What is Carrier’s final argument, then? It may surprise Gullotta to learn that Carrier, in arguing a fortiori, was prepared to accept that chances of Jesus being historical even though a high scorer on the Raglan list was one in three.
Again, even if we started from a neutral prior of 50% and walked our way through ‘all persons claimed to be historical’ to ‘all persons who became Rank-Raglan heroes’, we’d end up again with that same probability of 1 in 3. For example, if again there were 5,000 historical persons and 1,000 mythical persons, the prior probability of being historical would be 5/6; and of not being historical, 1/6. But if there are 10 mythical men in the Rank-Raglan class and 5 historical men (the four we are granting, plus one more, who may or may not be Jesus), then the probability of being in that class given that someone was historical would be 5/5000, which is 1/1000; and the probability given that they were mythical would be 10/1000, which is 1/100. This gives us a final probability of 1/3, hence 33%. No matter how you chew on it, no matter what numbers you put in, with these ratios you always end up with the same prior probability that Jesus was an actual historical man: just 33% at best.
(Carrier, pp. 243f)
That is, Carrier is willing to concede for the sake of argument that a high number of the Raglan archetypes can be found to apply to many historical persons as well as many more mythical ones, one in three.
Given Gullotta’s insistence that Jesus fell short of even half the Raglan elements I suspect he would not be willing to argue that a third of all those we could find in the high end of the Raglan types would be historical. (One wonders if Gullotta’s criticism might have taken better turn if there was no prior animus against mythicism or presumption that any mythicist argument is by nature flawed in both motives and methods.)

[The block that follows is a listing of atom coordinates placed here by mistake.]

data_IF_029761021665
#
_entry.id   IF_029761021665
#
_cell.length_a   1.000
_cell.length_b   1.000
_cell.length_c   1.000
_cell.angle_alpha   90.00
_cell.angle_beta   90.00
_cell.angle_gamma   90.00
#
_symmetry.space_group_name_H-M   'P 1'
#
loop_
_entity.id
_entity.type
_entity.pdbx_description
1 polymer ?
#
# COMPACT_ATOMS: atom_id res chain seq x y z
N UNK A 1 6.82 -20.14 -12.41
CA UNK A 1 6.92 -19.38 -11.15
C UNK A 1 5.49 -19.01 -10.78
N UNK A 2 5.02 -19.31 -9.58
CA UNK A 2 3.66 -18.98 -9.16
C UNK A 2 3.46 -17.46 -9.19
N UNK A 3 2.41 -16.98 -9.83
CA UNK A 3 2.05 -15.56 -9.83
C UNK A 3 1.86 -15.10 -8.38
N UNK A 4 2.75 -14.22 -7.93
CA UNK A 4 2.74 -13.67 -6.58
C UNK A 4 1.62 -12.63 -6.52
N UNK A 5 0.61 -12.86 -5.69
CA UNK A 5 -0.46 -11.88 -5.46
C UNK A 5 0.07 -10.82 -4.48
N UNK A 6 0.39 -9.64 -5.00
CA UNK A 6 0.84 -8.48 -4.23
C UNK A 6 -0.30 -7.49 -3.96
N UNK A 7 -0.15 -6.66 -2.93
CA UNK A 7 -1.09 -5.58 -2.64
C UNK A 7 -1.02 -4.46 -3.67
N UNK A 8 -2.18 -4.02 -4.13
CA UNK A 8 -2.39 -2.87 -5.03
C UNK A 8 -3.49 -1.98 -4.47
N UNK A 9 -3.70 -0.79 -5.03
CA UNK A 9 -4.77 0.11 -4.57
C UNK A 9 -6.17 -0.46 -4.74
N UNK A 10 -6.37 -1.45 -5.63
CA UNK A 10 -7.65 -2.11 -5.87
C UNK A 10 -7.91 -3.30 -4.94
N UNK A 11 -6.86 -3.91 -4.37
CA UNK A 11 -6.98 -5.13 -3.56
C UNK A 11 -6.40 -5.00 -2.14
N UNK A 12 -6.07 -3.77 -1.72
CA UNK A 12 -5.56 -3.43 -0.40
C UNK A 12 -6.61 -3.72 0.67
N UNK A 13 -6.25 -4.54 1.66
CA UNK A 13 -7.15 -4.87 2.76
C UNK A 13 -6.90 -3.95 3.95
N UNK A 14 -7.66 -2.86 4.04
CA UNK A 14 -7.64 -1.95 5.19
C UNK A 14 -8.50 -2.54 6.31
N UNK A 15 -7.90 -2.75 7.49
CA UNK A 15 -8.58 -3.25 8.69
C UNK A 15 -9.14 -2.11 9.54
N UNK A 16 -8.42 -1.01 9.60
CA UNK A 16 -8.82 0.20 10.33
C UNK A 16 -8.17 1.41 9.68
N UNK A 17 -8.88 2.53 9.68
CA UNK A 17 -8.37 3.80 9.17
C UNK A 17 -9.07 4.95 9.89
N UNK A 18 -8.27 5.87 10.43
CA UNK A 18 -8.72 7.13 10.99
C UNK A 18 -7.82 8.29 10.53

So what is the point?
Is there any validity to using a twenty-two point Raglan scale or anything comparable in the first place? Should Carrier not have placed Jesus in a Rank-Raglan reference class to begin with?
I think we can begin to get a handle on that question if we reflect on one of the more mundane or Raglan’s elements as addressed by Dundes:
Raglan’s pattern provides a new vantage point for those who seek to understand the life of Jesus as it is reported in the gospels. For example, Bible scholars have bemoaned the lack of information about the youth and growing up of Jesus. Luke and John tell us almost nothing of the period between birth and adulthood. The point is that this is precisely the case with nearly all heroes of tradition. That is why Raglan included his trait 9 “We are told nothing of his childhood” (1956:174).
(Dundes, p. 191, my bolding)
Here an “argument from silence” finds significant explanatory power. The silence is to be expected in the creation of a mythical hero. (The only exception is that sometimes the hero displays some unusual quality through a childhood incident — another archetypal feature in some lists — as we read of the boy Jesus astonishing priests in the temple.)
It is true that Carrier did not have to begin by placing Jesus in such a mythical reference class. Carrier himself acknowledges that possibility. And it is not necessary to begin an argument for a mythical Jesus by setting him in such a category.
But what will have to be addressed at some point in the broader argument when all the evidence is being laid out on the table is the fact that, as Gullotta acknowledges,
- In the Paul’s letters Jesus fits 4 or 5 of Raglan’s elements;
- In the Gospel of Mark he fits at least 7 or 8 of them;
- In the Gospel of Matthew he fits at least 8 or 9;
- In the Gospel of Luke even more [though Gullotta stops short at Matthew, however]
and by the time we get to Justin Martyr and learn that Mary was descended from David along with various other details, we find that Jesus does indeed meet many more than half of the Raglan elements.
The question facing the historian is why so many mythical motifs are found in the life of Jesus according to his growing number of followers.
The historian is faced with a question. Are these mythical features imputed into the figure of Jesus in later generations of believers or do they originate from genuinely historical events? Or do they for some reason simply come out of the minds of followers and attach themselves to the historical memory of Jesus?